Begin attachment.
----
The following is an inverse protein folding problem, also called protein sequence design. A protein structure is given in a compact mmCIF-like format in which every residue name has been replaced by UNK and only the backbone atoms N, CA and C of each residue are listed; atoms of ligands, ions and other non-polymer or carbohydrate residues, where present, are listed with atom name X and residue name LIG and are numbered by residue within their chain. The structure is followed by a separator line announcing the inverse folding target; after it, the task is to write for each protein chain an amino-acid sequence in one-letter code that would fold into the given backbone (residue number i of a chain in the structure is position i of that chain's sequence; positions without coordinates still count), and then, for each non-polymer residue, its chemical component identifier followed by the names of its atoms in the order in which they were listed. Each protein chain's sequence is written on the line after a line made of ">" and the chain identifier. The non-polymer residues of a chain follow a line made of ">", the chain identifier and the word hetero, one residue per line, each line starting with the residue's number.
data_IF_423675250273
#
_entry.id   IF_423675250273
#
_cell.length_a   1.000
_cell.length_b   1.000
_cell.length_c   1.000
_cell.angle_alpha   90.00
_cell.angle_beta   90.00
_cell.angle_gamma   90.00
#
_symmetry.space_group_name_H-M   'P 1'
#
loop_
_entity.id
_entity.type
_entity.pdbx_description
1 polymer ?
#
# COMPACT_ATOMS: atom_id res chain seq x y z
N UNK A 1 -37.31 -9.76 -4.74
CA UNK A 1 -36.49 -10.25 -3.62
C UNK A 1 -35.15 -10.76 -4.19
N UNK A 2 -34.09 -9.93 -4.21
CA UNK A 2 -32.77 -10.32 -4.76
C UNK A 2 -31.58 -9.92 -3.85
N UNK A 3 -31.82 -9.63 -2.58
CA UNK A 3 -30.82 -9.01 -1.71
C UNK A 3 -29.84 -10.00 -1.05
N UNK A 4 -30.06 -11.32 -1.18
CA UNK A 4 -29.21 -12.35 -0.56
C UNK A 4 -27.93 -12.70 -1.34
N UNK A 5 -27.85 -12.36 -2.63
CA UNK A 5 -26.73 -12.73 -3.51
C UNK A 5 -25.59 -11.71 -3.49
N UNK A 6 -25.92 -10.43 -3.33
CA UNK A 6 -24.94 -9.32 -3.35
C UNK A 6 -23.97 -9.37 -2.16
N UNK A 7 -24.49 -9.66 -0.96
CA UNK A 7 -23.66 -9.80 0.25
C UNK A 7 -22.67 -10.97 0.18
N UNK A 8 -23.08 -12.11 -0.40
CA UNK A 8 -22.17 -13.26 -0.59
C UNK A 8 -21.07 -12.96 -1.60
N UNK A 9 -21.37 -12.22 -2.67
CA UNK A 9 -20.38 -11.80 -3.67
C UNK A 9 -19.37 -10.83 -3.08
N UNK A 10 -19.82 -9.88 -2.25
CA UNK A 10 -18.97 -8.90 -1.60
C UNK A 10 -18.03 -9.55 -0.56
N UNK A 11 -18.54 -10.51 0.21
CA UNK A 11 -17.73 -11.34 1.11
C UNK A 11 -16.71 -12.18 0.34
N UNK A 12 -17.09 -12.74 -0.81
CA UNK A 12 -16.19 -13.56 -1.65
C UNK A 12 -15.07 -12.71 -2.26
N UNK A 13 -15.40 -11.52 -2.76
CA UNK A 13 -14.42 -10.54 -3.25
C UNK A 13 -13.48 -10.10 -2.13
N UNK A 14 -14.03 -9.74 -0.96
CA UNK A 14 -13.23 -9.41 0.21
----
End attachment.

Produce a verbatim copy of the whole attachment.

The following is an inverse protein folding problem, also called protein sequence design. A protein structure is given in a compact mmCIF-like format in which every residue name has been replaced by UNK and only the backbone atoms N, CA and C of each residue are listed; atoms of ligands, ions and other non-polymer or carbohydrate residues, where present, are listed with atom name X and residue name LIG and are numbered by residue within their chain. The structure is followed by a separator line announcing the inverse folding target; after it, the task is to write for each protein chain an amino-acid sequence in one-letter code that would fold into the given backbone (residue number i of a chain in the structure is position i of that chain's sequence; positions without coordinates still count), and then, for each non-polymer residue, its chemical component identifier followed by the names of its atoms in the order in which they were listed. Each protein chain's sequence is written on the line after a line made of ">" and the chain identifier. The non-polymer residues of a chain follow a line made of ">", the chain identifier and the word hetero, one residue per line, each line starting with the residue's number.
data_IF_423675250273
#
_entry.id   IF_423675250273
#
_cell.length_a   1.000
_cell.length_b   1.000
_cell.length_c   1.000
_cell.angle_alpha   90.00
_cell.angle_beta   90.00
_cell.angle_gamma   90.00
#
_symmetry.space_group_name_H-M   'P 1'
#
loop_
_entity.id
_entity.type
_entity.pdbx_description
1 polymer ?
#
# COMPACT_ATOMS: atom_id res chain seq x y z
N UNK A 1 -37.31 -9.76 -4.74
CA UNK A 1 -36.49 -10.25 -3.62
C UNK A 1 -35.15 -10.76 -4.19
N UNK A 2 -34.09 -9.93 -4.21
CA UNK A 2 -32.77 -10.32 -4.76
C UNK A 2 -31.58 -9.92 -3.85
N UNK A 3 -31.82 -9.63 -2.58
CA UNK A 3 -30.82 -9.01 -1.71
C UNK A 3 -29.84 -10.00 -1.05
N UNK A 4 -30.06 -11.32 -1.18
CA UNK A 4 -29.21 -12.35 -0.56
C UNK A 4 -27.93 -12.70 -1.34
N UNK A 5 -27.85 -12.36 -2.63
CA UNK A 5 -26.73 -12.73 -3.51
C UNK A 5 -25.59 -11.71 -3.49
N UNK A 6 -25.92 -10.43 -3.33
CA UNK A 6 -24.94 -9.32 -3.35
C UNK A 6 -23.97 -9.37 -2.16
N UNK A 7 -24.49 -9.66 -0.96
CA UNK A 7 -23.66 -9.80 0.25
C UNK A 7 -22.67 -10.97 0.18
N UNK A 8 -23.08 -12.11 -0.40
CA UNK A 8 -22.17 -13.26 -0.59
C UNK A 8 -21.07 -12.96 -1.60
N UNK A 9 -21.37 -12.22 -2.67
CA UNK A 9 -20.38 -11.80 -3.67
C UNK A 9 -19.37 -10.83 -3.08
N UNK A 10 -19.82 -9.88 -2.25
CA UNK A 10 -18.97 -8.90 -1.60
C UNK A 10 -18.03 -9.55 -0.56
N UNK A 11 -18.54 -10.51 0.21
CA UNK A 11 -17.73 -11.34 1.11
C UNK A 11 -16.71 -12.18 0.34
N UNK A 12 -17.09 -12.74 -0.81
CA UNK A 12 -16.19 -13.56 -1.65
C UNK A 12 -15.07 -12.71 -2.26
N UNK A 13 -15.40 -11.52 -2.76
CA UNK A 13 -14.42 -10.54 -3.25
C UNK A 13 -13.48 -10.10 -2.13
N UNK A 14 -14.03 -9.74 -0.96
CA UNK A 14 -13.23 -9.41 0.21